SOUTH EASTON, Mass. – Two years ago, Foxboro was on the verge of beating Medfield before a late goal forced overtime and eventually Medfield won on penalties. It was the third straight year that Foxboro’s season ended at the hands of Medfield. On Saturday afternoon at Southeastern Regional, the two teams squared off again, with Foxboro seeking a measure of revenge.
In the 71st minute, sophomore forward Jordyn Collins made a near post run and met Katelyn Mollica’s corner kick with a textbook volley. The ball arrowed into the top corner and Foxboro held on for the final nine minutes to secure a 1-0 victory and a spot in the Div. 2 South quarterfinal.
“I told them at one of the timeouts, if we get another chance at a corner kick, put it in the net,” said Foxboro coach Katie Stalcup. “I don’t do too many set plays on corners. Jordyn just happened to be there and a perfect finish.”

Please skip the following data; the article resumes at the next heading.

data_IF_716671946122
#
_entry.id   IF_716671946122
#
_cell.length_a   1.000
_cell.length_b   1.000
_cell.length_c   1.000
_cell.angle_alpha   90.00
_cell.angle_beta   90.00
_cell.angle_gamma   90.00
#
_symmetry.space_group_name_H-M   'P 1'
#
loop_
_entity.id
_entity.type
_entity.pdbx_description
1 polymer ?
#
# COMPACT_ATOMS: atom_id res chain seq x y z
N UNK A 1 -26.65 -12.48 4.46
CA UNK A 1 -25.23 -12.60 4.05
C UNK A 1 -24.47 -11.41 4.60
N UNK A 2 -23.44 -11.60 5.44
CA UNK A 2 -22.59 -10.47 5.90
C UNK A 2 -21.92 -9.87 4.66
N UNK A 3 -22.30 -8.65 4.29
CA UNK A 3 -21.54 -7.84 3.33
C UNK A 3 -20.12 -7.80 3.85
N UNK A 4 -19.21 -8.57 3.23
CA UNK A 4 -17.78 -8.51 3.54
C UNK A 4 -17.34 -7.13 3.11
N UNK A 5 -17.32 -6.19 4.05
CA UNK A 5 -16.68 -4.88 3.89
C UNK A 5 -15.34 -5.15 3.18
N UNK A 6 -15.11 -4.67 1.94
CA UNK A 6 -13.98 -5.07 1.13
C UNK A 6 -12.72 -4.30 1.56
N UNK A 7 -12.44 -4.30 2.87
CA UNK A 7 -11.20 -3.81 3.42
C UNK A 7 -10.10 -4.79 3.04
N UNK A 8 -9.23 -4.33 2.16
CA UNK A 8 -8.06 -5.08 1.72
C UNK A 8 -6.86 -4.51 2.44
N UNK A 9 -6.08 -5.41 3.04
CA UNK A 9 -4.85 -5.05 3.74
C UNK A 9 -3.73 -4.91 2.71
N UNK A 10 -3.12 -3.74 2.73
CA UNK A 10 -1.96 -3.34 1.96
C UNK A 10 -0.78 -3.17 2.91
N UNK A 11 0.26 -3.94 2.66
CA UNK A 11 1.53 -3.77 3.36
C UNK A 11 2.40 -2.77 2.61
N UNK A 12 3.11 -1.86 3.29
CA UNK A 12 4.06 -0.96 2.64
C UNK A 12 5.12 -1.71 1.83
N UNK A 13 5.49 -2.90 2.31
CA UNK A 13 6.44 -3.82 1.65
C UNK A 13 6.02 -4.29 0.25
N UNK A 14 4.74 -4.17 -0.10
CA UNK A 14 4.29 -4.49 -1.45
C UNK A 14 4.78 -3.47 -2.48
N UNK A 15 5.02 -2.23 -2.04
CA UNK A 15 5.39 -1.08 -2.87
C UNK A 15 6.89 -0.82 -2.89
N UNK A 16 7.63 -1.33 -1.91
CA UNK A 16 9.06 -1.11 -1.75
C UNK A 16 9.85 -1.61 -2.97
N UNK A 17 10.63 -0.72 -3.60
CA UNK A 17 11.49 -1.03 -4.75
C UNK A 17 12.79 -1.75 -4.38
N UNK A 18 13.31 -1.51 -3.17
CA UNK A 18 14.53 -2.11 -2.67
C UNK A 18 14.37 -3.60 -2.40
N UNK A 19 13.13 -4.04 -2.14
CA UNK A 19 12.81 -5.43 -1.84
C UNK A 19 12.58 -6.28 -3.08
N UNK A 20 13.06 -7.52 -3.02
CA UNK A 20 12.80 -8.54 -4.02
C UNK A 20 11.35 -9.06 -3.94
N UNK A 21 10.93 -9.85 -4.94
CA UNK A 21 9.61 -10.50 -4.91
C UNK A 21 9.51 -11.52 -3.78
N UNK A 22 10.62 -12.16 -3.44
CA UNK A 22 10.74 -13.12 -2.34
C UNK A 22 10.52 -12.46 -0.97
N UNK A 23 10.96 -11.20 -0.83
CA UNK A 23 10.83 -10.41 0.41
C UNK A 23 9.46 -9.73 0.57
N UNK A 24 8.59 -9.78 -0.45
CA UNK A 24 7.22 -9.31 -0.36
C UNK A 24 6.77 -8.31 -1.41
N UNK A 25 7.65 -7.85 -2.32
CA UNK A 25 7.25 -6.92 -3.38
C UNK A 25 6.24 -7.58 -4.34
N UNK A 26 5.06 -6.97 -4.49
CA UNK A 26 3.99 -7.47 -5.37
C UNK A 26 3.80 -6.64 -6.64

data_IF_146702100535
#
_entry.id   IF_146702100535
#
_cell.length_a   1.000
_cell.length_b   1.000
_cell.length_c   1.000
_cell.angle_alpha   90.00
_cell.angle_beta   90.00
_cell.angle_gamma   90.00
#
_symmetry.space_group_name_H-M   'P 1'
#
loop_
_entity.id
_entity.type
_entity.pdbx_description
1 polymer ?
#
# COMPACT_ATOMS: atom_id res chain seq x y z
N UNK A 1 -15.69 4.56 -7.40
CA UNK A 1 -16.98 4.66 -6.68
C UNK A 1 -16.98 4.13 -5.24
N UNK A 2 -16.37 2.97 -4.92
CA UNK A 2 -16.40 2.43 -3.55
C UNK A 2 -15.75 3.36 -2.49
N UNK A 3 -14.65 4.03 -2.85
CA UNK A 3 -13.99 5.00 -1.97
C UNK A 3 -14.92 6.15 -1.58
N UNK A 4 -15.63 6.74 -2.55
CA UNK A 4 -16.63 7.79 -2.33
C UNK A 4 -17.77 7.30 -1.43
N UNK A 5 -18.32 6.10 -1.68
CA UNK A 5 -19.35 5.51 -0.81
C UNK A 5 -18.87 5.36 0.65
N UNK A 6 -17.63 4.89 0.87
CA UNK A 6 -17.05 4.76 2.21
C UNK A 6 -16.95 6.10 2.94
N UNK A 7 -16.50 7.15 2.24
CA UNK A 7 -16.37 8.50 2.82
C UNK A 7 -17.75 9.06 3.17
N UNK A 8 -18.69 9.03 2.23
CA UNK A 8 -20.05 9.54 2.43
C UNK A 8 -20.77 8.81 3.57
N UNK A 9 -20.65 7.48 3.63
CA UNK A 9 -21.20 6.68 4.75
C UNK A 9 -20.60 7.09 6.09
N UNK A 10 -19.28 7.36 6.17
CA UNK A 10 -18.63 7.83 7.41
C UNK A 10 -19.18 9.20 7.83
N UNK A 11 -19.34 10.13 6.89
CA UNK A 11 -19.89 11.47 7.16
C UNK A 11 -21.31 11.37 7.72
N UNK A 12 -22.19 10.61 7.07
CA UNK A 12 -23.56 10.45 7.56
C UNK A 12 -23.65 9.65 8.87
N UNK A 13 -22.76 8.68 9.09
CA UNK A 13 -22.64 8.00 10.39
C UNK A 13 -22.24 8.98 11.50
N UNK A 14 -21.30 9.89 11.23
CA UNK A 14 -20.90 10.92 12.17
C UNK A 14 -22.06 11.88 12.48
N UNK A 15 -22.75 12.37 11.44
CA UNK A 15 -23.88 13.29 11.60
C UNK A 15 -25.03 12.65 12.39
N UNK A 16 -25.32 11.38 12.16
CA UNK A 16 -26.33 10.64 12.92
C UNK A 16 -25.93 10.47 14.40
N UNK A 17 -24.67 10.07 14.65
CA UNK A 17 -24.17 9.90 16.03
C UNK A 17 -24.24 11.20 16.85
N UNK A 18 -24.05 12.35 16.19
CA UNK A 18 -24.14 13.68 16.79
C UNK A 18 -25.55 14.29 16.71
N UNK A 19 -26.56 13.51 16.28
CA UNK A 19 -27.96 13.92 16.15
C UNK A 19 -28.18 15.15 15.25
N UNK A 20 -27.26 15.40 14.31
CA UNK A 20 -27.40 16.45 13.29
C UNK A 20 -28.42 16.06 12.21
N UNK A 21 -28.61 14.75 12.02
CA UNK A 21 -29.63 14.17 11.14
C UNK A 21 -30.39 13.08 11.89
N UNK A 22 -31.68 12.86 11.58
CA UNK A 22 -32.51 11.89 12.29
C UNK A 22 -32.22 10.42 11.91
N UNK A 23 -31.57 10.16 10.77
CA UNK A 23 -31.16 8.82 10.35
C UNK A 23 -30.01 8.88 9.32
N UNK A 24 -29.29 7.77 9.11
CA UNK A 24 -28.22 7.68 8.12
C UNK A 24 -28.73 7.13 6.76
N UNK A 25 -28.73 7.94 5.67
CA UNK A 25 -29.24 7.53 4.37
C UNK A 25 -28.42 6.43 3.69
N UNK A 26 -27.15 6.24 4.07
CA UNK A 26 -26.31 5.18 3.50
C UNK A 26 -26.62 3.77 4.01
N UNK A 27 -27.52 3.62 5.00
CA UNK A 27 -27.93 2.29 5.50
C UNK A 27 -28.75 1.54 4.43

Following Collins’ goal, Medfield came storming back upfield, as was expected from a physical game that featured end-to-end action. Foxboro survived a dangerous free kick in the attacking third and a number of attempts to play the ball in behind the defense.
At the final whistle, the players swarmed to goalie Morgan Sylvestre (four saves) to celebrate the latest in a long line of battles between two perennially strong programs.
“It was scary,” senior defender Alex Stamatos said of the minutes after taking the lead. “It was actually very nerve-wracking, but we were able to pull through and get the win.”
The first half featured a number of scoring chances for both teams. It started just two minutes into the game when Lizzy Davis turned a corner on goal only for Medfield keeper Izzy Brown to make the save. Two minutes later and it was Medfield’s turn, with Marissa Gorog forcing a save out of Sylvestre.
Mackenzi Fraser was next to test the keeper after a nice touch took her past the defender but forced her into a tight angle. Kendra Wentling had a shot from inside the box charged down and the rebound fell to Collins, but she sent it over the crossbar.
Medfield looked dangerous on the counter and from set pieces. In one sequence, Stamatos was forced to head a corner over from the shadow of her own goal and then the following corner was nodded on frame, but Sylvestre was quickly down to her right to parry it. The rebound was prodded just wide of the post.